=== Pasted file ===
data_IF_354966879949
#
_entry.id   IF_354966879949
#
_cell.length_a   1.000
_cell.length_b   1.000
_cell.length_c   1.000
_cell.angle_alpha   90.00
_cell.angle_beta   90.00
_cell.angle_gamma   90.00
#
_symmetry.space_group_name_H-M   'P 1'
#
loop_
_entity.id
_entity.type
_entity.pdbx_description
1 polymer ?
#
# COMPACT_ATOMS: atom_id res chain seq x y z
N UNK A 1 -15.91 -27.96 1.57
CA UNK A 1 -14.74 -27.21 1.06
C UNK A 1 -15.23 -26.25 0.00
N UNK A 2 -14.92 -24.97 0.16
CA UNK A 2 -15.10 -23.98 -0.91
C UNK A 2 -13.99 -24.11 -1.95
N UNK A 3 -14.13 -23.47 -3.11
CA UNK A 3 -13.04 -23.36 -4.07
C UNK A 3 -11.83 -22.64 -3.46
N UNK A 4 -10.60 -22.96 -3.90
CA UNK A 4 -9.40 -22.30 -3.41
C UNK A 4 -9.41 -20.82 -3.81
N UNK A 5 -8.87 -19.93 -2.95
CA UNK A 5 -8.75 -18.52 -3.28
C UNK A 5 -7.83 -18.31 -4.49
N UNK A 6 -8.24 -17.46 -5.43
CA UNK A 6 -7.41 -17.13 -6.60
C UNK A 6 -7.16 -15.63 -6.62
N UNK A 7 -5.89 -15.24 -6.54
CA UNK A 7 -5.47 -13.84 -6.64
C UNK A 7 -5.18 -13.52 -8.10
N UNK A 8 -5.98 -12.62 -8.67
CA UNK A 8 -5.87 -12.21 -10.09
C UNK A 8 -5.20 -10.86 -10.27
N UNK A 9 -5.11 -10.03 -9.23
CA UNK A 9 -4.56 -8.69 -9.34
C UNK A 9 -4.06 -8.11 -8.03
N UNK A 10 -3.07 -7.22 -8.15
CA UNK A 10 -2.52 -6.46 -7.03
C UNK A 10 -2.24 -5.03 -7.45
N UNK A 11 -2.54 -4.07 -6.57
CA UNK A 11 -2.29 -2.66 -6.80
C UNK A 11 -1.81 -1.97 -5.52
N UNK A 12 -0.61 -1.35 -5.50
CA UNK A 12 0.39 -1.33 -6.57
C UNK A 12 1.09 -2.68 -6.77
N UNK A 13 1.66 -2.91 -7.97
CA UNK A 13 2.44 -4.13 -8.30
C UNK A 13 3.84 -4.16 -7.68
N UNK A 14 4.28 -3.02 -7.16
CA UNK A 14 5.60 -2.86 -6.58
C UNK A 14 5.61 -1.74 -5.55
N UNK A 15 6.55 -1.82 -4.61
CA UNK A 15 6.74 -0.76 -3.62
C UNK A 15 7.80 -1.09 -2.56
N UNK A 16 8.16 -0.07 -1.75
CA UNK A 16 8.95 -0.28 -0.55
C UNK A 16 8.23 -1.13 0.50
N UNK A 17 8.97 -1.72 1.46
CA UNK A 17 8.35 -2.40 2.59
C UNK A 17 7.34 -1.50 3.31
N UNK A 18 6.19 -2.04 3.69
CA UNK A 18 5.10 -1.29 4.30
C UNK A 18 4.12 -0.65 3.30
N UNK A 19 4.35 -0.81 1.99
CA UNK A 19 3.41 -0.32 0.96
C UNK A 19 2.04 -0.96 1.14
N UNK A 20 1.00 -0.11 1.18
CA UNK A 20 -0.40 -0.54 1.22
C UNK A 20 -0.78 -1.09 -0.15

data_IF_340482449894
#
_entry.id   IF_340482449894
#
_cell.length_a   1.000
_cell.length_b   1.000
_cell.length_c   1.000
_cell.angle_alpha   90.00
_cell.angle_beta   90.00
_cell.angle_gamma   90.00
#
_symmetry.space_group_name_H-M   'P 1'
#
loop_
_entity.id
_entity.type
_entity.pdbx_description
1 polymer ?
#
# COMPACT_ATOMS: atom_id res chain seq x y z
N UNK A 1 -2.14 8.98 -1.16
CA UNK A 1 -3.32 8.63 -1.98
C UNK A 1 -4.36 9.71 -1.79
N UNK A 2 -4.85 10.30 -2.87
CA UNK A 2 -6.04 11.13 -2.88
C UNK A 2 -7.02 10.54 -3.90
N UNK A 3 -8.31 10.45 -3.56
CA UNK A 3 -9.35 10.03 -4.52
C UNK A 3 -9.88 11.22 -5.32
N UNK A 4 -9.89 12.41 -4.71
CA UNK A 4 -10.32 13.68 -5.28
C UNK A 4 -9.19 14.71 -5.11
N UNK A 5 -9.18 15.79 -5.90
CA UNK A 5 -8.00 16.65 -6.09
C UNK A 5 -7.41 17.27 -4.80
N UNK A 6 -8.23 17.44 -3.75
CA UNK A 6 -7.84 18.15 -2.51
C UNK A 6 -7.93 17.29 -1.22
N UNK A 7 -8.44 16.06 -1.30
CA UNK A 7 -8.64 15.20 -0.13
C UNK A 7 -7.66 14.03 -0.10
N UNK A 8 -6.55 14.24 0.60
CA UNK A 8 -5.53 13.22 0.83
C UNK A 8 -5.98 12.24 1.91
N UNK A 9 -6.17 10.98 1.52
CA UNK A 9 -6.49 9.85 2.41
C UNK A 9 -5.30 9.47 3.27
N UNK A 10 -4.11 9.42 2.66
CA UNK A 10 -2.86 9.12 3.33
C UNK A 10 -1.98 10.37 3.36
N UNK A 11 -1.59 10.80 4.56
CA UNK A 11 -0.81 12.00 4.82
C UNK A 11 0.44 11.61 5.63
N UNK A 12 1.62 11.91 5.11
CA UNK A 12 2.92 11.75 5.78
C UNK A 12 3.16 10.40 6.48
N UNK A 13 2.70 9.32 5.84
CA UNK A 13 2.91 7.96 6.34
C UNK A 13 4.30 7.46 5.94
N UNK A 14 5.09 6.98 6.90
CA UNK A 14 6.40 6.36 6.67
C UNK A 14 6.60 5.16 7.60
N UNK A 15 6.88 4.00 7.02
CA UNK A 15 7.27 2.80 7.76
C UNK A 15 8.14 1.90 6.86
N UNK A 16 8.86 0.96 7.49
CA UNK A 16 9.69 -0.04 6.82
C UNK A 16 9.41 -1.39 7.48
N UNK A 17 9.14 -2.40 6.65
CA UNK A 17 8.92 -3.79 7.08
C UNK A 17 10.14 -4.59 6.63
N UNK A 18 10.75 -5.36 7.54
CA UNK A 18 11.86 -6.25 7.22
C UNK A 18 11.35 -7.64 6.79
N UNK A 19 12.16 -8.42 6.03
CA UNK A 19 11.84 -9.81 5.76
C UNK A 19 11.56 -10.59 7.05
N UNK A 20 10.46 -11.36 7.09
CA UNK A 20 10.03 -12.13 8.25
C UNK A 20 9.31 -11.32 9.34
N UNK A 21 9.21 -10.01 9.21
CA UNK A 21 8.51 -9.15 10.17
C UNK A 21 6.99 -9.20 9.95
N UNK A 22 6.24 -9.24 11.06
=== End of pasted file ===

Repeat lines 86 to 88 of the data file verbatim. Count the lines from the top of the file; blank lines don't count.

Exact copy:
_cell.length_b   1.000
_cell.length_c   1.000
_cell.angle_alpha   90.00